Kill List


Occasionally along comes a film that is so far from your expectations of what it is going in that afterwards you can’t help but feel disorientated. When this turns out to be the director’s prime intention the feeling is compounded. Welcome to Kill List, for me probably the most interesting film of the year by a significant margin. Be warned however, you won’t enjoy your stay.

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Drive feels like a throw back to another time, one when films were willing to take more risks and be far less sanitised than they sometimes appear these days. A distinct “guilty pleasure” (at its root it’s pure pulp) it rises above what could have easily been a small scale direct to DVD endeavour to something else by virtue of a top-notch cast and an off-kilter presence. For my money, it’s probably one of the highlights of the year film-wise, but it’s just as likely to leave people cold as well.

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If you go down to the woods today…


Lars von Trier’s Antichrist arrives laden with a reputation for shocking violence, misogyny and questions regarding the nature of censorship that have had people clamouring for the director’s blood rather than concentrating on the film itself – all of this is a great pity as it’s one of the most astonishingly beautiful films (albeit filled in the last twenty minutes with ugly, ugly moments) to be released for a long time. Certainly the last twenty minutes are a gruelling experience (one image that I didn’t have a problem with last night is certainly proving memorable in all the wrong ways now) but none of it is gratuitous in the way that films such as Saw, Hostel and other torture porn are – the violence here feels like an extension of the narrative that has gone before rather than a means of closure (something this film offers little sense of).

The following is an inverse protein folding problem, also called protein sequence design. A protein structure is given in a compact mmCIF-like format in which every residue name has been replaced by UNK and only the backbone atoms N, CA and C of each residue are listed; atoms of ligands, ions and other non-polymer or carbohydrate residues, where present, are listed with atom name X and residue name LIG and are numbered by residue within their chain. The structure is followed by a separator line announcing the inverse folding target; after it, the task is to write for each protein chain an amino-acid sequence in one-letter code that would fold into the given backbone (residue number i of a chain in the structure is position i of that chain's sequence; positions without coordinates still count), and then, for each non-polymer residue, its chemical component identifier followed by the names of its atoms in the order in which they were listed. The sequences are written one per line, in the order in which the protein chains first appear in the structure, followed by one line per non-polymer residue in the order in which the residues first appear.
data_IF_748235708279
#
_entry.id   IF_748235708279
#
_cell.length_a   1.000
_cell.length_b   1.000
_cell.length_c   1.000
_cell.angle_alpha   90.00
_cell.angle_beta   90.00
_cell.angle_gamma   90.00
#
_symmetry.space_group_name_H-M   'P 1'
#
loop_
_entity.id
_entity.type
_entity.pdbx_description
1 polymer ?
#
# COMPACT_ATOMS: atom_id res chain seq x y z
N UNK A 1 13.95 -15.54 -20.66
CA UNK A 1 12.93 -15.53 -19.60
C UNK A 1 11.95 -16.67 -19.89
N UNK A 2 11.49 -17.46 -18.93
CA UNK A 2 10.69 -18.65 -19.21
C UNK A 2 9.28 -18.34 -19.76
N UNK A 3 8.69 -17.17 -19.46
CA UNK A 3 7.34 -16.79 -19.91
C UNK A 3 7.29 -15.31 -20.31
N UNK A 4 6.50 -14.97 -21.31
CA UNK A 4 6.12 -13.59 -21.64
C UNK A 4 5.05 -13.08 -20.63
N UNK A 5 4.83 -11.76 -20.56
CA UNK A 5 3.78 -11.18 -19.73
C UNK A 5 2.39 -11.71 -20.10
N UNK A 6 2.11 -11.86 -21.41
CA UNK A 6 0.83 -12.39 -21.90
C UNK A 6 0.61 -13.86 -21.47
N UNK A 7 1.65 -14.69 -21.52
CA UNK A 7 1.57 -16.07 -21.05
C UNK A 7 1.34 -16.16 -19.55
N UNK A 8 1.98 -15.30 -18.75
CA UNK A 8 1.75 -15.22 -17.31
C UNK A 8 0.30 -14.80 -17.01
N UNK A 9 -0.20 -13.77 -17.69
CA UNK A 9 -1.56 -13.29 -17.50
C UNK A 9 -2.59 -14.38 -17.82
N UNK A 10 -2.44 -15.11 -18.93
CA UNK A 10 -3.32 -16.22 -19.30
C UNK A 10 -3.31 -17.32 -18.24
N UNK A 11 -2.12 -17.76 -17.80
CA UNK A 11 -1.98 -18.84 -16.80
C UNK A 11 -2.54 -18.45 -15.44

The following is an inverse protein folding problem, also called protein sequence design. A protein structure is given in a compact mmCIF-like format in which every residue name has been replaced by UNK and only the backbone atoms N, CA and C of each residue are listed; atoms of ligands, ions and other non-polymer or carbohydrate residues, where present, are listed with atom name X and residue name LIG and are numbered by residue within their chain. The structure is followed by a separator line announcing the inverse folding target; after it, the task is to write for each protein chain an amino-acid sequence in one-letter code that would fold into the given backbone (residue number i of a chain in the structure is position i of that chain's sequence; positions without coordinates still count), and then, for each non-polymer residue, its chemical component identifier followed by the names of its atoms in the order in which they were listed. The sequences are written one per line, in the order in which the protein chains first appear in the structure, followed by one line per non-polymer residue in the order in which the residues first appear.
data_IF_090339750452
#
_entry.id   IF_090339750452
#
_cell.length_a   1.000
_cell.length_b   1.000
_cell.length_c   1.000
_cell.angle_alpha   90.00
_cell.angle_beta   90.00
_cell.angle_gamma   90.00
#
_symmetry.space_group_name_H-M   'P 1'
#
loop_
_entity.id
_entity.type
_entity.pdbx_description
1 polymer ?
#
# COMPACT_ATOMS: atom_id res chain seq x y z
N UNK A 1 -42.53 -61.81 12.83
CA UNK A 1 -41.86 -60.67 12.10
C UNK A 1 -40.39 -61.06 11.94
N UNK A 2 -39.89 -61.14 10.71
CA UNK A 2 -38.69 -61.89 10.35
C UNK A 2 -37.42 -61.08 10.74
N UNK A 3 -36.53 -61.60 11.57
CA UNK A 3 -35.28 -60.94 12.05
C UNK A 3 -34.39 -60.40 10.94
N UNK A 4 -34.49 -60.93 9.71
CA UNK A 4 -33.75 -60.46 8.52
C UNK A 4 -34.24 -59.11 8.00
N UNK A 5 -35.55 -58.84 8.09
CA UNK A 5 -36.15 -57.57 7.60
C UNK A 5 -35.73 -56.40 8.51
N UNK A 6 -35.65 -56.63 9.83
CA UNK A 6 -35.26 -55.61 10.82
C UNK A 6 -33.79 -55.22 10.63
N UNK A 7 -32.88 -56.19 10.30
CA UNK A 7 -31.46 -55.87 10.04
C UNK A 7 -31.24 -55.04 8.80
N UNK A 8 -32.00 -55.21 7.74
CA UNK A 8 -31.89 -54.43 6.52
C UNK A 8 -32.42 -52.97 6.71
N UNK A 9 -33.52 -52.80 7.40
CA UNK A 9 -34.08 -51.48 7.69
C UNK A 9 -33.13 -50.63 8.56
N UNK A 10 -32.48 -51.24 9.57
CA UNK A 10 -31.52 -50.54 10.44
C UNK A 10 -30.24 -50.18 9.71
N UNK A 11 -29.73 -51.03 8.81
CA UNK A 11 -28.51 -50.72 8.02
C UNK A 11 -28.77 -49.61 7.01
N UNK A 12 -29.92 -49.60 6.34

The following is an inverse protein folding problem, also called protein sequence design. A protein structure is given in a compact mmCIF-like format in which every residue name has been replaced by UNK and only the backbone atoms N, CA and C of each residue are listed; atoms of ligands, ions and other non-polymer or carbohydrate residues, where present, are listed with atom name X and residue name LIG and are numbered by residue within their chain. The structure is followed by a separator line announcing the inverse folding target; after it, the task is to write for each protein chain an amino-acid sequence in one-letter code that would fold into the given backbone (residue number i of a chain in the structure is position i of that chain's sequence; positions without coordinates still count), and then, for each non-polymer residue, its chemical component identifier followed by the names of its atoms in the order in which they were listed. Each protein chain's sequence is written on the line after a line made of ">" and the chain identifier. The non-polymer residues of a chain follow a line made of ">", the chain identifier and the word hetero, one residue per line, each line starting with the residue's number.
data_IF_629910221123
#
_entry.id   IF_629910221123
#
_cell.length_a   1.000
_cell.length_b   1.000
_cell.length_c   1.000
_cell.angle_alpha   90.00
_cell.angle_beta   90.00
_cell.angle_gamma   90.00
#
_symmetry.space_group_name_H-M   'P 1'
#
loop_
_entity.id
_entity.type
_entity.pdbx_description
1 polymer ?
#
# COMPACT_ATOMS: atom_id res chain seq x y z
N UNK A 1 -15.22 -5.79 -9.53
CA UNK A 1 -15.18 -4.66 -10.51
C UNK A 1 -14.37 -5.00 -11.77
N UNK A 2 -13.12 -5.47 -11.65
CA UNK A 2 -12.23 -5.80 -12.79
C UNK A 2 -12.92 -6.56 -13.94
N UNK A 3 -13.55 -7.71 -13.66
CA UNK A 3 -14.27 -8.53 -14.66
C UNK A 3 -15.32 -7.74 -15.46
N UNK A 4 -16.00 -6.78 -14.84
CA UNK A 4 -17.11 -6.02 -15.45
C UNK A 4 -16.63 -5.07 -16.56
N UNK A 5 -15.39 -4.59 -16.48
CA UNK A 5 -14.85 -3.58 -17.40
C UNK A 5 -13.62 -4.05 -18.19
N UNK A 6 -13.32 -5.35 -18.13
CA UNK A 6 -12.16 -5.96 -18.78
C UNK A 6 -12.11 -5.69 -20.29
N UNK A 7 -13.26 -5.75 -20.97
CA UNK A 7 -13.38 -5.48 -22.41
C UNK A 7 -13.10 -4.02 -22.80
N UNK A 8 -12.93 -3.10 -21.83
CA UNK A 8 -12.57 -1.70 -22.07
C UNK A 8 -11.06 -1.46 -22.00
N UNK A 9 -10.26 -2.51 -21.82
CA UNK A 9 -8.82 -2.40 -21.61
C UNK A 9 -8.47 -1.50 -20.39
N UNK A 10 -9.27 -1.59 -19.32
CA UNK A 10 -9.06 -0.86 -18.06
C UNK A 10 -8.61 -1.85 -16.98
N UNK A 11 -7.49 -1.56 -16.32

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The Dark Knight Revisited

Of all the films I never got round to commenting on this summer probably the most glaring omission was The Dark Knight. I made a brief reference to it with regards the BBFC’s rating of it but I never actually got to sit down and watch it again. The thing was I recognised that it would take a second viewing to fully appreciate it, not to determine whether it was any good (that much was apparent) but just how good it was. The problem is now its not really a recommendation – everyone knows how good it is – but rather a comment on how it stands up four / five months down the line. This was after all a rare thing; a summer movie that lived up to the hype.

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Did the BBFC see a different film?

Don’t get me wrong, The Dark Knight is bloody brilliant (although I want to see it a second time before commenting on how good), but there is no way in hell I’d consider taking a six year old to see it – which I can legally do with its current certificate. The BBFC’s comments on its decision are as follows;

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Eastern Promises

The start of autumn usually brings a slew of serious minded films after the summer as things gear up for March the following year. Eastern Promises is getting a lot of publicity following the success of A History of Violence as a companion piece, something that sits wrong as that is a western while this feels more like a urban horror like Taxi Driver.

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I’m beginning to have concerns about the BBFC…

Most specifically surrounding their increased use of the 12A certificate.

Now don’t get me wrong I’ve liked the way that the BBFC has progressed over the last few years in allowing adults to make up their own minds whilst ensuring that certain trends don’t become too prevalent (especially their stance with regards sexual violence which has always been strong). However, this trickiest of certificates now seems to be stuck between two extremes and drifting towards the MPAA’s model.

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